I wandered into this little place a few weeks ago but was too stuffed from lunch to try it. So I returned last week and am glad I did. This is the real deal for Mexican food, with tacos as good as the Taco Bus in Tampa, and an array of salsas so vast I couldn't try them all. This is not a faux-Mexican place with gooey cheese and high-octane margaritas; in fact, they don't serve margaritas (don't think they even serve beer). It's a hole in the wall (formica table tops, linoleum floor, little in the way of decor), sharing a strip shopping center with a Portguese food-and-gift shop and a couple other small businesses.
Technically El Toro Negro is in Kenneth City, on 54th Ave. N. around 56th Street (from Tampa, take I-275 and go west on 54th Ave). It is half-restaurant, half-grocery store (pork lard was on sale for $2.50/lb, btw). As a fan of the Taco Bus (Taconazzo on E. Hillsborough in Tampa), I decided I would keep it simple and try a few tacos for comparison (five, to be specific and admittedly a little piggish, but all for a good cause). They were all excellent, but particularly the fish taco, which was grilled instead of fried, and the steak, which had been marinated and was very tender; only disappointment was the fried pork, which was a little dry. Some had cabbage, some had pico de gallo. All served on double soft corn tortillas. I also tried a gordita with pork that was excellent (nothing like what Taco Bell calls a gordita, of course; this was closer to a small torta, or sandwich). The menu included chile relleno, ceviche, tortas (which looked fabulous as one was carried to another table), burritos, enchiladas, to name a few.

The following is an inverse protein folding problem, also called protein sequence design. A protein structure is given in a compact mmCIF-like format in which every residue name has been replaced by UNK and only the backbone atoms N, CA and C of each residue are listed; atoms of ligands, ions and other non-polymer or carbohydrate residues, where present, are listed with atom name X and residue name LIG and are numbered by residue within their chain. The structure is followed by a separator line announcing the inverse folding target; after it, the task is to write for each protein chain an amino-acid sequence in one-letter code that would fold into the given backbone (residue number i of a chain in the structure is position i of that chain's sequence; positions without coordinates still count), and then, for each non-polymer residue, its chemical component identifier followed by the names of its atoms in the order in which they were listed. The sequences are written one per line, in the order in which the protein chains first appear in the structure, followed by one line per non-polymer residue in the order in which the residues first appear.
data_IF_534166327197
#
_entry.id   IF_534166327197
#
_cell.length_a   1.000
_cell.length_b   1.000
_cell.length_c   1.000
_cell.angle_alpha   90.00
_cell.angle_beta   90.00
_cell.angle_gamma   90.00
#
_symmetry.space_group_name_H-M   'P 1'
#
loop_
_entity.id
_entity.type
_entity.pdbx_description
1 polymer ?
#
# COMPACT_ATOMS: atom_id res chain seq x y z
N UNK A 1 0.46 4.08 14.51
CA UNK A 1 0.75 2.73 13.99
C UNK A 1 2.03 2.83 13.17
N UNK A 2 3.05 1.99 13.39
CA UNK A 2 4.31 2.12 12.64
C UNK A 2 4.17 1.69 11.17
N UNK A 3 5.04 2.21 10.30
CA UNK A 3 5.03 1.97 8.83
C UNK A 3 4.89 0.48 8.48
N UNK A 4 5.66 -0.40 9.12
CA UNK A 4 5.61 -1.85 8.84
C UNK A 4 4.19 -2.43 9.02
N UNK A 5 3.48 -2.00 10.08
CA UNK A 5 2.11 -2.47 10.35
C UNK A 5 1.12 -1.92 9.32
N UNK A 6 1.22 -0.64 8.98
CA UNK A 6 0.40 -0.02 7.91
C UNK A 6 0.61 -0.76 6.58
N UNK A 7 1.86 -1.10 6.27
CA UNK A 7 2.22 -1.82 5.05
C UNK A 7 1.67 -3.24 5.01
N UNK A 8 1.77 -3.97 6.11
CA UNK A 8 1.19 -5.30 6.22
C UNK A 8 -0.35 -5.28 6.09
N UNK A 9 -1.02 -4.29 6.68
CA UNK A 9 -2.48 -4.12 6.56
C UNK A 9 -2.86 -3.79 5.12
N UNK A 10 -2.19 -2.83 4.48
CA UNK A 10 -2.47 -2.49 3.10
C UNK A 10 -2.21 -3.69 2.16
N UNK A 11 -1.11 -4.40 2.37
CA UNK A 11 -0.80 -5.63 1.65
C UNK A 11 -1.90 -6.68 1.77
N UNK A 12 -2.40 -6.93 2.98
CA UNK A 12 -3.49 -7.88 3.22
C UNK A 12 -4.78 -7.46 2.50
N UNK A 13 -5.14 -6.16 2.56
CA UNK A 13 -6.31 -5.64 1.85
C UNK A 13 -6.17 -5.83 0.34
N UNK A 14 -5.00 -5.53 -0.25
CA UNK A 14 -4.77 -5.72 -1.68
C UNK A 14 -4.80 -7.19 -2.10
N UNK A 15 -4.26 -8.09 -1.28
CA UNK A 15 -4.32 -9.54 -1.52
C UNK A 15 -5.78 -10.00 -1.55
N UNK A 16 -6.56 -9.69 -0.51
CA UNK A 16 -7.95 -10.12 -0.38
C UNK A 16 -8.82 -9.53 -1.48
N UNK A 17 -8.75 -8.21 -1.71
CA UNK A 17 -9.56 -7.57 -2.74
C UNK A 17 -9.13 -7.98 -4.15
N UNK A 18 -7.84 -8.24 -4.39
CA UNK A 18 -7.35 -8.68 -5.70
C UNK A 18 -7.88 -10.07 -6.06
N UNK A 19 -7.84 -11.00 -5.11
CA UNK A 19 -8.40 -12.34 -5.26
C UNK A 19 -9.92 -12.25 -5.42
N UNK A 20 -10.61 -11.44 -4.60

The service was admittedly spotty and our waitress apologized, though she did pretty well considering she was the only one there and had to run the cash register, bus tables and was cleaning up a mess near one of the refrigerated soda cabinets when we asked for our check. And she was really helpful and patient with a couple of Spanish-challenged gringos trying to figure out what to order.
The salsas and freshly made chips are kept on a small salad bar, where you can help yourself. There were easily a dozen different kinds, ranging from light greens to deep, dark reds, from mild to make-you-sweat hot. I tried about half of them, and really liked one the waitress said was made with chipotle peppers. Midway through lunch they put out a bowl of some sort of pineapple-and-onion salad that was better than it sounds; it tasted fresh and was both hot and sweet.
Five tacos, a combo plate of gorditas with rice and beans, a tostada with ceviche (chopped finely and spread over the fried, flat tortilla), two diet cokes (refilled a couple times), a couple baskets of chips and two Mexican frozen cream pops (mine had pinon, both made in Clearwater; I couldn't finish it) came to $19 and change.
Great tastes and food value to boot. A certifiably chowhound kind of place.